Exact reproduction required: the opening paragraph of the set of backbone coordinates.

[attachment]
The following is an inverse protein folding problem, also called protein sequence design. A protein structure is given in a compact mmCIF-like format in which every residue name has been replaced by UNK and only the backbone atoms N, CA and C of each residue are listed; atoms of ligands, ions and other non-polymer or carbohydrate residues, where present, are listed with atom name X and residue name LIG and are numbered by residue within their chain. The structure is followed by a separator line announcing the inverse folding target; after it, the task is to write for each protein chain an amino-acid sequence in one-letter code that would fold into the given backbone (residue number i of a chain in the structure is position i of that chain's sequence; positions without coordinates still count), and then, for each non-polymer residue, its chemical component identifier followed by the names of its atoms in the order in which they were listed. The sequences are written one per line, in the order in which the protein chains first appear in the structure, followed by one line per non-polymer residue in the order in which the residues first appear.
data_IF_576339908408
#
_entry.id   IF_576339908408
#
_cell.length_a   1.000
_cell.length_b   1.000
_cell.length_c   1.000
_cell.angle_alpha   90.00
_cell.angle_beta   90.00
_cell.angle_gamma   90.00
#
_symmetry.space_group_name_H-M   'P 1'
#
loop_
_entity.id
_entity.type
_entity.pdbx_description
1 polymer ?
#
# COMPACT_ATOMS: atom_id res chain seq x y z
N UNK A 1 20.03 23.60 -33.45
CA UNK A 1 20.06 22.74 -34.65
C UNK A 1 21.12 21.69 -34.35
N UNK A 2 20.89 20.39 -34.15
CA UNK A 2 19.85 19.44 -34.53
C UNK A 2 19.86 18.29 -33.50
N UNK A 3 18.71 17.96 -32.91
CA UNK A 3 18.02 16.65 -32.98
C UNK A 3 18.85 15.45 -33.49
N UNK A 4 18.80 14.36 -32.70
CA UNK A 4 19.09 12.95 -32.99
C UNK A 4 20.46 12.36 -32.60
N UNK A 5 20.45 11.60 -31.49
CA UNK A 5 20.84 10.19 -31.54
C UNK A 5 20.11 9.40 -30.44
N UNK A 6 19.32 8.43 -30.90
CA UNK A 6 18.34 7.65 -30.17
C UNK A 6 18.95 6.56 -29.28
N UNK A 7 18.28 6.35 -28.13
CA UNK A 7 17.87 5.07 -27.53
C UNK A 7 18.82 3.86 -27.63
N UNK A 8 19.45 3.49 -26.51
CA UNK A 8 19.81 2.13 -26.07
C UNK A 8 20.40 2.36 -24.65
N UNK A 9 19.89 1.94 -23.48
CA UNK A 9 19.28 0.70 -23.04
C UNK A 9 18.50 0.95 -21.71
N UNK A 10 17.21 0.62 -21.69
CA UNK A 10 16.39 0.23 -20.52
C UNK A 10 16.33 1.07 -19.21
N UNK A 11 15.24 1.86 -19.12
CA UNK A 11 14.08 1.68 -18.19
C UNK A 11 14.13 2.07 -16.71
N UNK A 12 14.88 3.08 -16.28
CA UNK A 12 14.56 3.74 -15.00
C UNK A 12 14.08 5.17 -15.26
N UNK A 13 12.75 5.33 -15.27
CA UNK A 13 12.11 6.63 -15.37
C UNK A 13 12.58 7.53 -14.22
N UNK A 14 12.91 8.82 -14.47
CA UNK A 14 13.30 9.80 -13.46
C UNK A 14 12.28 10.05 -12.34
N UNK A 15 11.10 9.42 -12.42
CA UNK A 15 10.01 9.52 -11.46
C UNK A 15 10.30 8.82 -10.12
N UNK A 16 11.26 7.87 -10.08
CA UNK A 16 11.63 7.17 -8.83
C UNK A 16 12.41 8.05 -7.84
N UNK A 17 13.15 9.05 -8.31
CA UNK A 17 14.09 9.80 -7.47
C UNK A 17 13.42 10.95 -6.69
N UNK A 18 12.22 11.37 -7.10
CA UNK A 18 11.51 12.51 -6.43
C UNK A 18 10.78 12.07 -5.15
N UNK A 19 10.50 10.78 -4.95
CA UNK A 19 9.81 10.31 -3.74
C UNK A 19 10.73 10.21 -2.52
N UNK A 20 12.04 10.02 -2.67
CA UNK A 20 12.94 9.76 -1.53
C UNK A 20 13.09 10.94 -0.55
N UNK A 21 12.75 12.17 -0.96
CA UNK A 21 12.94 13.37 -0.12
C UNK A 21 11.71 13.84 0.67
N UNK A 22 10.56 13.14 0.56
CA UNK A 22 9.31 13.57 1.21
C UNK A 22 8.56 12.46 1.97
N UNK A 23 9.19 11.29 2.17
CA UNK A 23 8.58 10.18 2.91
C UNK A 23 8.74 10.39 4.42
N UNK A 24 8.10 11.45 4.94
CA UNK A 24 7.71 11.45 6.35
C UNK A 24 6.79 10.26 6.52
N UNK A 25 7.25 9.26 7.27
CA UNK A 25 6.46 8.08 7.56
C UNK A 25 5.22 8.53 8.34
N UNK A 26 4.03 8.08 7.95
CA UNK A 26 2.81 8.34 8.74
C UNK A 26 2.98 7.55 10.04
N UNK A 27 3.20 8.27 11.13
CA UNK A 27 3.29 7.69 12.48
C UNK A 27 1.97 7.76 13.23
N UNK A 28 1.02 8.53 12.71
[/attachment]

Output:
The following is an inverse protein folding problem, also called protein sequence design. A protein structure is given in a compact mmCIF-like format in which every residue name has been replaced by UNK and only the backbone atoms N, CA and C of each residue are listed; atoms of ligands, ions and other non-polymer or carbohydrate residues, where present, are listed with atom name X and residue name LIG and are numbered by residue within their chain. The structure is followed by a separator line announcing the inverse folding target; after it, the task is to write for each protein chain an amino-acid sequence in one-letter code that would fold into the given backbone (residue number i of a chain in the structure is position i of that chain's sequence; positions without coordinates still count), and then, for each non-polymer residue, its chemical component identifier followed by the names of its atoms in the order in which they were listed. The sequences are written one per line, in the order in which the protein chains first appear in the structure, followed by one line per non-polymer residue in the order in which the residues first appear.